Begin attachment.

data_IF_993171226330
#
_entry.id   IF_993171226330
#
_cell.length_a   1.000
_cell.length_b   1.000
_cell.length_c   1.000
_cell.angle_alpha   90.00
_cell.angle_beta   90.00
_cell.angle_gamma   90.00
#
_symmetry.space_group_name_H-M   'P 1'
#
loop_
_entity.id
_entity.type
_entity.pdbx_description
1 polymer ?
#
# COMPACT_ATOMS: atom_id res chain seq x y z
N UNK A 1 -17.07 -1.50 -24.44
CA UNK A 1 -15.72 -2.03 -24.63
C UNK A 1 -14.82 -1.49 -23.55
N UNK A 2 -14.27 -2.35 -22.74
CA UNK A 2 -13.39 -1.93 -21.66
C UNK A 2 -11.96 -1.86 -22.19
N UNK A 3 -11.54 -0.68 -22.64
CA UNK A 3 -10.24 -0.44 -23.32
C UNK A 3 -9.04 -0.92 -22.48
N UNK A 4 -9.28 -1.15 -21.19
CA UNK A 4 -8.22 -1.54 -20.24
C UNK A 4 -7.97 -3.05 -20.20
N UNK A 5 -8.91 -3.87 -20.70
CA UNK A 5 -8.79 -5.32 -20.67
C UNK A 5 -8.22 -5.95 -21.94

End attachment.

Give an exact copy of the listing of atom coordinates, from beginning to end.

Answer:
data_IF_993171226330
#
_entry.id   IF_993171226330
#
_cell.length_a   1.000
_cell.length_b   1.000
_cell.length_c   1.000
_cell.angle_alpha   90.00
_cell.angle_beta   90.00
_cell.angle_gamma   90.00
#
_symmetry.space_group_name_H-M   'P 1'
#
loop_
_entity.id
_entity.type
_entity.pdbx_description
1 polymer ?
#
# COMPACT_ATOMS: atom_id res chain seq x y z
N UNK A 1 -17.07 -1.50 -24.44
CA UNK A 1 -15.72 -2.03 -24.63
C UNK A 1 -14.82 -1.49 -23.55
N UNK A 2 -14.27 -2.35 -22.74
CA UNK A 2 -13.39 -1.93 -21.66
C UNK A 2 -11.96 -1.86 -22.19
N UNK A 3 -11.54 -0.68 -22.64
CA UNK A 3 -10.24 -0.44 -23.32
C UNK A 3 -9.04 -0.92 -22.48
N UNK A 4 -9.28 -1.15 -21.19
CA UNK A 4 -8.22 -1.54 -20.24
C UNK A 4 -7.97 -3.05 -20.20
N UNK A 5 -8.91 -3.87 -20.70
CA UNK A 5 -8.79 -5.32 -20.67
C UNK A 5 -8.22 -5.95 -21.94